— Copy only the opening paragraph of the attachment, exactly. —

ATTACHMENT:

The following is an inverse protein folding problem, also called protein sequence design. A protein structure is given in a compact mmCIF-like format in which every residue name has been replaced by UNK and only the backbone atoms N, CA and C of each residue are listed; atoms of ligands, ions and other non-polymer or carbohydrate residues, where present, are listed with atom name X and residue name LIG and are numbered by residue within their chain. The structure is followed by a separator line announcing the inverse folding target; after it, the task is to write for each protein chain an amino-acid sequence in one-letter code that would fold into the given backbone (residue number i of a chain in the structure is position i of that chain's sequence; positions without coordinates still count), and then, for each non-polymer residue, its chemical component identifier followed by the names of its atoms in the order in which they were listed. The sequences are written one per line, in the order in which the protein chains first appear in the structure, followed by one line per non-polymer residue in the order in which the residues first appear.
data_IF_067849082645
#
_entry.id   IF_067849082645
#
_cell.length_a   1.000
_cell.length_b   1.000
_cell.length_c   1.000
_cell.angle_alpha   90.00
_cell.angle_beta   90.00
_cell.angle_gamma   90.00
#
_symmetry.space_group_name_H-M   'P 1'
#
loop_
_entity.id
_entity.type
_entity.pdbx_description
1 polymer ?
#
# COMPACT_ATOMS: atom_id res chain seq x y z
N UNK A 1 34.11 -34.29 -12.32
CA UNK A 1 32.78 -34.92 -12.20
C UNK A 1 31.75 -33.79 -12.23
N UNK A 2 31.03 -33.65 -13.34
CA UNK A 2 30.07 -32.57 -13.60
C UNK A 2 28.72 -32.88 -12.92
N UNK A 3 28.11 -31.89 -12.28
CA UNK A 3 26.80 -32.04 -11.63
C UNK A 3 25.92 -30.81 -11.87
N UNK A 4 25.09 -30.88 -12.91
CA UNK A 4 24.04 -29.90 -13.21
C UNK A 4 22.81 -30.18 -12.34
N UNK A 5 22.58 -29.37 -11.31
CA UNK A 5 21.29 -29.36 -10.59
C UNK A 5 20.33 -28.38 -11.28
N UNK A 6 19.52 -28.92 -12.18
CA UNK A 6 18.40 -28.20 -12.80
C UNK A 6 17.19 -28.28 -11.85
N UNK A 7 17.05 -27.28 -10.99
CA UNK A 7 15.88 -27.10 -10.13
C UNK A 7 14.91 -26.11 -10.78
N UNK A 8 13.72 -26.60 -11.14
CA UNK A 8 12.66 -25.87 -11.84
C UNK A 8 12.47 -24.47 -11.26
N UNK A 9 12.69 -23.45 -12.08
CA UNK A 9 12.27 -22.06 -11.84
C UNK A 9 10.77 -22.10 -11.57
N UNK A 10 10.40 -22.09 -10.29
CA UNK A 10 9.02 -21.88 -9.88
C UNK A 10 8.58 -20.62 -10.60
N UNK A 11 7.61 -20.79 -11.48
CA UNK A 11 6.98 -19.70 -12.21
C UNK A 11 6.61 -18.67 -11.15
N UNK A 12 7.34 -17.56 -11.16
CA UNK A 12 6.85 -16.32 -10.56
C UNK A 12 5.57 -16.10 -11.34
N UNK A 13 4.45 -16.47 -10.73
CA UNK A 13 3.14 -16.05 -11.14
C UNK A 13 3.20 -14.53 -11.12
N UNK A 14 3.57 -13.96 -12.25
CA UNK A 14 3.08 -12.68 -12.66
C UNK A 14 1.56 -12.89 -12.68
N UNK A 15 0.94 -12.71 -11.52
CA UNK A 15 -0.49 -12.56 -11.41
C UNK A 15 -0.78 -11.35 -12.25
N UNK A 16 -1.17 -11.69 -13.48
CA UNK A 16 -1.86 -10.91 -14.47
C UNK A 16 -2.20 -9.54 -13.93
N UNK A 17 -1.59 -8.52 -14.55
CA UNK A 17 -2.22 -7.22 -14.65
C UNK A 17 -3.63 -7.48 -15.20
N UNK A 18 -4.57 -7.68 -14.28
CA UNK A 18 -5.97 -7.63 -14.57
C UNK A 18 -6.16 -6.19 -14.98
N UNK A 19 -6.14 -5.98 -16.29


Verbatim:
The following is an inverse protein folding problem, also called protein sequence design. A protein structure is given in a compact mmCIF-like format in which every residue name has been replaced by UNK and only the backbone atoms N, CA and C of each residue are listed; atoms of ligands, ions and other non-polymer or carbohydrate residues, where present, are listed with atom name X and residue name LIG and are numbered by residue within their chain. The structure is followed by a separator line announcing the inverse folding target; after it, the task is to write for each protein chain an amino-acid sequence in one-letter code that would fold into the given backbone (residue number i of a chain in the structure is position i of that chain's sequence; positions without coordinates still count), and then, for each non-polymer residue, its chemical component identifier followed by the names of its atoms in the order in which they were listed. The sequences are written one per line, in the order in which the protein chains first appear in the structure, followed by one line per non-polymer residue in the order in which the residues first appear.